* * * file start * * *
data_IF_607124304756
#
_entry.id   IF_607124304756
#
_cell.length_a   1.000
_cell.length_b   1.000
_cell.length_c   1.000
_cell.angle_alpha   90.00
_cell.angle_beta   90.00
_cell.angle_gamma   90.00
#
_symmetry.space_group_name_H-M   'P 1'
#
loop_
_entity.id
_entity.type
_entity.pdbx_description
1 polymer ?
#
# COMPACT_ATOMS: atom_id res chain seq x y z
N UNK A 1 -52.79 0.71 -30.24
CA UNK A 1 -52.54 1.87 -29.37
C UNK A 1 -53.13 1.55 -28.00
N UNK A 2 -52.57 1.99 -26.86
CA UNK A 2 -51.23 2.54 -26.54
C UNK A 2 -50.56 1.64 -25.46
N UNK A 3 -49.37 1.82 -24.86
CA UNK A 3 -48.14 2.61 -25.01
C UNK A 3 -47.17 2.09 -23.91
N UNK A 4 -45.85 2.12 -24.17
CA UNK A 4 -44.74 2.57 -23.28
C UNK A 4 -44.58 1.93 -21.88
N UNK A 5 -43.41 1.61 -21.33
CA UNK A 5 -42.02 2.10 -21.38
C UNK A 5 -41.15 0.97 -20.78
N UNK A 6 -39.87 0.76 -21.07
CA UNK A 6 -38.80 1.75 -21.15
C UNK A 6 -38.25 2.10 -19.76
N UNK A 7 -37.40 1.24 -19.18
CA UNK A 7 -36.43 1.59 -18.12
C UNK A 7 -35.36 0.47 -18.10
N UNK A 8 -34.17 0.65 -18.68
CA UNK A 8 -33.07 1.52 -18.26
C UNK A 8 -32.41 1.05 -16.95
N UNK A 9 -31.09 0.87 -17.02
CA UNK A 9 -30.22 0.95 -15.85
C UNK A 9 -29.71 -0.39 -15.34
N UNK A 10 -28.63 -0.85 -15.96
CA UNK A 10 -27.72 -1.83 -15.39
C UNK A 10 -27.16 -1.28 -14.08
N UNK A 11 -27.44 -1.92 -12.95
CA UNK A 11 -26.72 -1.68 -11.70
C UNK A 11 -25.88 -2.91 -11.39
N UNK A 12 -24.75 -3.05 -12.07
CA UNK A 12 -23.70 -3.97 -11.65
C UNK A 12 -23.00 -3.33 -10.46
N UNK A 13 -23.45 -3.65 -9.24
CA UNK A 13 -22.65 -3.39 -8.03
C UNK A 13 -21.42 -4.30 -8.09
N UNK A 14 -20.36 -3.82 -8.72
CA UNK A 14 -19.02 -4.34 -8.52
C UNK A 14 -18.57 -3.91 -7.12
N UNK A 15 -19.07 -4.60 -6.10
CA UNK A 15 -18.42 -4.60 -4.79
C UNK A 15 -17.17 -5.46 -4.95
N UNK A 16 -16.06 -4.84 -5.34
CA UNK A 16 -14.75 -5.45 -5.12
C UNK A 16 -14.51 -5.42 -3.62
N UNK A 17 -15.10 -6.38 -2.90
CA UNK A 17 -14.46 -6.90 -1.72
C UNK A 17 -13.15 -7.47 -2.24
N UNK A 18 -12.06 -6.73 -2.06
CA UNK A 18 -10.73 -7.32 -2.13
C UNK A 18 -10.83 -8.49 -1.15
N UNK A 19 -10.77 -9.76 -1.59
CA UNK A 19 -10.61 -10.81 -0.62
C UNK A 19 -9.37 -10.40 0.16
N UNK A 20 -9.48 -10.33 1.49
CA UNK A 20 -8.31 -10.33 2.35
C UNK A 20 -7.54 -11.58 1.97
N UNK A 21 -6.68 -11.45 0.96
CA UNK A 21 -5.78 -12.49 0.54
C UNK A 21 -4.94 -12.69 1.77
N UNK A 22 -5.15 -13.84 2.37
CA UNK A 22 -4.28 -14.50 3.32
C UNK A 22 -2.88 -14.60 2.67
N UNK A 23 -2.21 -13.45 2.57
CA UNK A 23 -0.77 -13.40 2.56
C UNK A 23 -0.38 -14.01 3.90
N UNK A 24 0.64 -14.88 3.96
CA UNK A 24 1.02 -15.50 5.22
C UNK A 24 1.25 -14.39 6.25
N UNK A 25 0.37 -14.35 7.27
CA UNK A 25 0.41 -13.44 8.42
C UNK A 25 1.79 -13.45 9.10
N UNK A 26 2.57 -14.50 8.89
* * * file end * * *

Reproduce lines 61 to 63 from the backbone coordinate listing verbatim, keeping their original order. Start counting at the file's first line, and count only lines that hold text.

CA UNK A 14 -19.02 -4.34 -8.52
C UNK A 14 -18.57 -3.91 -7.12
N UNK A 15 -19.07 -4.60 -6.10